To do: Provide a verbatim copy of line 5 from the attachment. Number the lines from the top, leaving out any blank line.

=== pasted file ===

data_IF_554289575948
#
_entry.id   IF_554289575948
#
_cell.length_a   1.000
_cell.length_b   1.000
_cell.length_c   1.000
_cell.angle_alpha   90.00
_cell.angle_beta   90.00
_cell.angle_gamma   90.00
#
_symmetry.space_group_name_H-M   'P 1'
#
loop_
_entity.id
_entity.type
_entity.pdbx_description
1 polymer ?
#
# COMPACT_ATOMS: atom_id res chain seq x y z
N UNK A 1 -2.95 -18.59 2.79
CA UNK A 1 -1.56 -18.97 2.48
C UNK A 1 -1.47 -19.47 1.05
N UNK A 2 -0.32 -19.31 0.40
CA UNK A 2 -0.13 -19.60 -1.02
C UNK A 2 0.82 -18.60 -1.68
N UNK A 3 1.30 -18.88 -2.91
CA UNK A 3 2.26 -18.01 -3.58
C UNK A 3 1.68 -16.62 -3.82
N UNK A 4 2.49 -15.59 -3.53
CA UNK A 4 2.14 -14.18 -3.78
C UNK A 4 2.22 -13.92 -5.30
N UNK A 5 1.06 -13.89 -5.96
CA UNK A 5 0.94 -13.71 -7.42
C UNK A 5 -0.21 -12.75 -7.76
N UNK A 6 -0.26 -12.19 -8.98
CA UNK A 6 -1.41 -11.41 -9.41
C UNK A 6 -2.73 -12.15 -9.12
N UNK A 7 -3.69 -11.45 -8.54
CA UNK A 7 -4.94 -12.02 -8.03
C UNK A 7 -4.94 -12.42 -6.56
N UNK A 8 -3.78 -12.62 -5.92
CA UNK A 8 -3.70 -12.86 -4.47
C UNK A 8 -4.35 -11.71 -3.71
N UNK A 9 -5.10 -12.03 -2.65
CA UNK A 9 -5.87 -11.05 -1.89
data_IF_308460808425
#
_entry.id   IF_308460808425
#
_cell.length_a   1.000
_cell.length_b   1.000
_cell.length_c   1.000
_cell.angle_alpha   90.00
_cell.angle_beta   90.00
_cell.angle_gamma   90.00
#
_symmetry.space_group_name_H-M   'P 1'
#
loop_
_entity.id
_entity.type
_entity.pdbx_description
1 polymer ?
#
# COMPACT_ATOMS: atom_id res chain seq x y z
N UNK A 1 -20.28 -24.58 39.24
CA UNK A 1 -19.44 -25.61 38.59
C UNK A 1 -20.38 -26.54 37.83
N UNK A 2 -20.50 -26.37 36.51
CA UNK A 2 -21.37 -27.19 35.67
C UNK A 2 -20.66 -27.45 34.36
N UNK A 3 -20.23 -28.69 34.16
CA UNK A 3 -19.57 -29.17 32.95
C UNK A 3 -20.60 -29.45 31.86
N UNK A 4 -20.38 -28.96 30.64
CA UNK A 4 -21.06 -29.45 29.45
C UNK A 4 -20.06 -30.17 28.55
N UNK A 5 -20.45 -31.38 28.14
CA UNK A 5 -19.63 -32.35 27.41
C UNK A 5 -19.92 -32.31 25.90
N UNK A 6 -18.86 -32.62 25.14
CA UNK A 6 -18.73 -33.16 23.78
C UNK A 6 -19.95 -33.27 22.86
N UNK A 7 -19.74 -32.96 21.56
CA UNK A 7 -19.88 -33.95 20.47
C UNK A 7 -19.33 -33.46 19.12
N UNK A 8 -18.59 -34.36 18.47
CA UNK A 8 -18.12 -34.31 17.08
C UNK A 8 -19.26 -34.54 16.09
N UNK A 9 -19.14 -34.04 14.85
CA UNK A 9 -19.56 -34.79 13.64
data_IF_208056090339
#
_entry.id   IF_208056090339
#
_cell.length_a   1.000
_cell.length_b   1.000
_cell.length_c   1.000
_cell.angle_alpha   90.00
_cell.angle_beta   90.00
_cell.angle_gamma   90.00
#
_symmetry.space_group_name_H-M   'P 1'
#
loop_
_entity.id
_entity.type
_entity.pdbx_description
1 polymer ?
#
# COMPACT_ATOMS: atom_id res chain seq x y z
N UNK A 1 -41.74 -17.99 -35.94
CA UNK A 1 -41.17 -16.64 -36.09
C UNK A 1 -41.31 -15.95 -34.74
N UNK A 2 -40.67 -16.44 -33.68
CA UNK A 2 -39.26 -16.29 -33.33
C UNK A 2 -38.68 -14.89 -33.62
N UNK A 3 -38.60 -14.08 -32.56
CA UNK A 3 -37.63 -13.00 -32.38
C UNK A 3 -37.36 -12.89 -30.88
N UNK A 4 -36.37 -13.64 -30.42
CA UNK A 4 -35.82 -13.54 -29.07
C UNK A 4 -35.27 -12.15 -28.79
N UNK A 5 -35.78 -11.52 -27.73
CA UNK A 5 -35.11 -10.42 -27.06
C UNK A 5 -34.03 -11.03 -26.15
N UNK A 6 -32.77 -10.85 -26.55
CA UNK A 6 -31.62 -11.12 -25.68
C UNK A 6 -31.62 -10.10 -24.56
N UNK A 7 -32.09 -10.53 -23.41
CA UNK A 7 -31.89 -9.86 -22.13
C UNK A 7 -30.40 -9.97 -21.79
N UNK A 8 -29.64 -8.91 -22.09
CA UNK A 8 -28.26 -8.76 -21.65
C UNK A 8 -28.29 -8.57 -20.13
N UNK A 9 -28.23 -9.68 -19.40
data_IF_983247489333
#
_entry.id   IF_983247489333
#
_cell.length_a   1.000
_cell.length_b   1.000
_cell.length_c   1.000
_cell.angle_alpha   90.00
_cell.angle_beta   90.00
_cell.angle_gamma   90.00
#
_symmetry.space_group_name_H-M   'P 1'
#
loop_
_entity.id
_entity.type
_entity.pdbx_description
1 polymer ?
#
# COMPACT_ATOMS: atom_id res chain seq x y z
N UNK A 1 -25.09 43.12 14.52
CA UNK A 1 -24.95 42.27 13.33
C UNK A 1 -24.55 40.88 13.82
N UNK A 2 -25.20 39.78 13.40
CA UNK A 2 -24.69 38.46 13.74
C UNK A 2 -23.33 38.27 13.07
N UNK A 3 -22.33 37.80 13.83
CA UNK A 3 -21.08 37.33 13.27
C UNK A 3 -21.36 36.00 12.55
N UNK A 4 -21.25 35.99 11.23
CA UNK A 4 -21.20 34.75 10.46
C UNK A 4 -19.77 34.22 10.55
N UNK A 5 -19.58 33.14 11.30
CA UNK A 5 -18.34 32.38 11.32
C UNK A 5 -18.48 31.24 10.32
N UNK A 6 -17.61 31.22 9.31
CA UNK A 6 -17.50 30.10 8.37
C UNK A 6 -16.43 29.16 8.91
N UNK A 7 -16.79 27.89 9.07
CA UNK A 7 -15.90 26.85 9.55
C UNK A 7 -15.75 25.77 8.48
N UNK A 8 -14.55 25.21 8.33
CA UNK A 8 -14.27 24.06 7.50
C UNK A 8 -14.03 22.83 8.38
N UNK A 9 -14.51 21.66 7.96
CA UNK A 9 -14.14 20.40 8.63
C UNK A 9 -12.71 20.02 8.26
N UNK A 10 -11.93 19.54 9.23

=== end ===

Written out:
_cell.length_a   1.000